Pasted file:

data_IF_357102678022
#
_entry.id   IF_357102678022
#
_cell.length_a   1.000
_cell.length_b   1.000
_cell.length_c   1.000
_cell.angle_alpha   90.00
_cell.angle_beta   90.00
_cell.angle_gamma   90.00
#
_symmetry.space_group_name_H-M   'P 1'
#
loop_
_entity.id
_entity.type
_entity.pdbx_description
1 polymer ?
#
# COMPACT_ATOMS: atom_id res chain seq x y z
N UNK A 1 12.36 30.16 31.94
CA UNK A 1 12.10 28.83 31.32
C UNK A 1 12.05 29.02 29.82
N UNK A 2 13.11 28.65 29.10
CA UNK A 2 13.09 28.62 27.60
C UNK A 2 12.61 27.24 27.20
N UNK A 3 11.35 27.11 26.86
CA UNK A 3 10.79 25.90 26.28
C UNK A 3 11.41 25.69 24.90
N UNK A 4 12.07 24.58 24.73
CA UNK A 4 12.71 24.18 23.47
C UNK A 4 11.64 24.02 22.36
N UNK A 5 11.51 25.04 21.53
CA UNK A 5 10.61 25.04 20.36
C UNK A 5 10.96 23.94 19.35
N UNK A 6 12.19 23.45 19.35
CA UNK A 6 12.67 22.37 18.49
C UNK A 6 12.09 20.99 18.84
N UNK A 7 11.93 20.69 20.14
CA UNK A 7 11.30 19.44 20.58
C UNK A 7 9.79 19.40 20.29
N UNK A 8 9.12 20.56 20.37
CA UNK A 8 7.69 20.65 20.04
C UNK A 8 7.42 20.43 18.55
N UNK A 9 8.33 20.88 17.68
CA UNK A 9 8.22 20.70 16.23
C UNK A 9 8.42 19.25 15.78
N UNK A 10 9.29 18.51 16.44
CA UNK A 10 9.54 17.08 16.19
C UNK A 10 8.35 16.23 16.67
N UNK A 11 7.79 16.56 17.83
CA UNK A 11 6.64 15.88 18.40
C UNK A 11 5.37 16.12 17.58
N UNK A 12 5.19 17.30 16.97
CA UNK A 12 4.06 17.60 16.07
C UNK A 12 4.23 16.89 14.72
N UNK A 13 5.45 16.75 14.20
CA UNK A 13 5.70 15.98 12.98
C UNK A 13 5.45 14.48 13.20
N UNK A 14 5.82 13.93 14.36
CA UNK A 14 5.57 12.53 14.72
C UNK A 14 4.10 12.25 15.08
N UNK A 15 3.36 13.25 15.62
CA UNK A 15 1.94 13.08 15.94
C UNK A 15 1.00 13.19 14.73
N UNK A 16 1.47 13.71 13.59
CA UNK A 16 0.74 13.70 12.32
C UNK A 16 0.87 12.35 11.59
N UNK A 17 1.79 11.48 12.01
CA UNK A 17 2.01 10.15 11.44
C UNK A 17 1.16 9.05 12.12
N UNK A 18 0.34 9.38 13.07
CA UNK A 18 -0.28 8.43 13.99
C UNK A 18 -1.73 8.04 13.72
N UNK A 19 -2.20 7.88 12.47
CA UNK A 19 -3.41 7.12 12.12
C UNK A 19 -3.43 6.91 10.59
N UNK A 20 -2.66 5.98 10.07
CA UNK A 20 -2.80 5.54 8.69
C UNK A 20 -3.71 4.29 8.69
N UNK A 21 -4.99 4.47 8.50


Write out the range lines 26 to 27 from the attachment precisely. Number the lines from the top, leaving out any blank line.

C UNK A 2 12.61 27.24 27.20
N UNK A 3 11.35 27.11 26.86